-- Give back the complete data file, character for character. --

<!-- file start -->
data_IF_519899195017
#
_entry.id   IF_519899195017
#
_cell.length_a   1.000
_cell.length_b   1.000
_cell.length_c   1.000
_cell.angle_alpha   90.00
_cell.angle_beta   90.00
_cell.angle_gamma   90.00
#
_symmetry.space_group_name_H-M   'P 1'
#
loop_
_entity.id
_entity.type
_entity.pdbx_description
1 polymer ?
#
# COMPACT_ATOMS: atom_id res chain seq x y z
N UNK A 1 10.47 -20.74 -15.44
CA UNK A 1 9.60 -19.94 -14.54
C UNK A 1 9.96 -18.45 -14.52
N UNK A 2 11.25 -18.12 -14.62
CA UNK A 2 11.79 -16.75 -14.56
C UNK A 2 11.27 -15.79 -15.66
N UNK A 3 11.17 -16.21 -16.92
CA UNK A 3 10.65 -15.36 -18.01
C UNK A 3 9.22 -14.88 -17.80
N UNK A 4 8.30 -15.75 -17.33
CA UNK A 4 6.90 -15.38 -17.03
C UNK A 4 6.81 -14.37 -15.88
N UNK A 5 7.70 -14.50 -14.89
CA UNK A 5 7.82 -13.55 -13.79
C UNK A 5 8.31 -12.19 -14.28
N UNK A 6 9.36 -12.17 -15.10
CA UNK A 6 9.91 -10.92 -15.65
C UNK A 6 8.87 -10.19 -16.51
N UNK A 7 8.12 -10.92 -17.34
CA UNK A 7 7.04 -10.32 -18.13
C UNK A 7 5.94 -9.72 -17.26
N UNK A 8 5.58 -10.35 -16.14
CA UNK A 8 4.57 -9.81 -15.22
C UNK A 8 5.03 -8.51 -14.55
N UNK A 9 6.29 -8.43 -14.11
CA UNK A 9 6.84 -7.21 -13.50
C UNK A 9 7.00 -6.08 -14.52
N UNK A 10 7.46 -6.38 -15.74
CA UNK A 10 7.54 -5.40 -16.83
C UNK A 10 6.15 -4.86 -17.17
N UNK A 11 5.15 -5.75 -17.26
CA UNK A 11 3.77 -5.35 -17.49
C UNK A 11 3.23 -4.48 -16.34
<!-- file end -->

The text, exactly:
data_IF_519899195017
#
_entry.id   IF_519899195017
#
_cell.length_a   1.000
_cell.length_b   1.000
_cell.length_c   1.000
_cell.angle_alpha   90.00
_cell.angle_beta   90.00
_cell.angle_gamma   90.00
#
_symmetry.space_group_name_H-M   'P 1'
#
loop_
_entity.id
_entity.type
_entity.pdbx_description
1 polymer ?
#
# COMPACT_ATOMS: atom_id res chain seq x y z
N UNK A 1 10.47 -20.74 -15.44
CA UNK A 1 9.60 -19.94 -14.54
C UNK A 1 9.96 -18.45 -14.52
N UNK A 2 11.25 -18.12 -14.62
CA UNK A 2 11.79 -16.75 -14.56
C UNK A 2 11.27 -15.79 -15.66
N UNK A 3 11.17 -16.21 -16.92
CA UNK A 3 10.65 -15.36 -18.01
C UNK A 3 9.22 -14.88 -17.80
N UNK A 4 8.30 -15.75 -17.33
CA UNK A 4 6.90 -15.38 -17.03
C UNK A 4 6.81 -14.37 -15.88
N UNK A 5 7.70 -14.50 -14.89
CA UNK A 5 7.82 -13.55 -13.79
C UNK A 5 8.31 -12.19 -14.28
N UNK A 6 9.36 -12.17 -15.10
CA UNK A 6 9.91 -10.92 -15.65
C UNK A 6 8.87 -10.19 -16.51
N UNK A 7 8.12 -10.92 -17.34
CA UNK A 7 7.04 -10.32 -18.13
C UNK A 7 5.94 -9.72 -17.26
N UNK A 8 5.58 -10.35 -16.14
CA UNK A 8 4.57 -9.81 -15.22
C UNK A 8 5.03 -8.51 -14.55
N UNK A 9 6.29 -8.43 -14.11
CA UNK A 9 6.84 -7.21 -13.50
C UNK A 9 7.00 -6.08 -14.52
N UNK A 10 7.46 -6.38 -15.74
CA UNK A 10 7.54 -5.40 -16.83
C UNK A 10 6.15 -4.86 -17.17
N UNK A 11 5.15 -5.75 -17.26
CA UNK A 11 3.77 -5.35 -17.49
C UNK A 11 3.23 -4.48 -16.34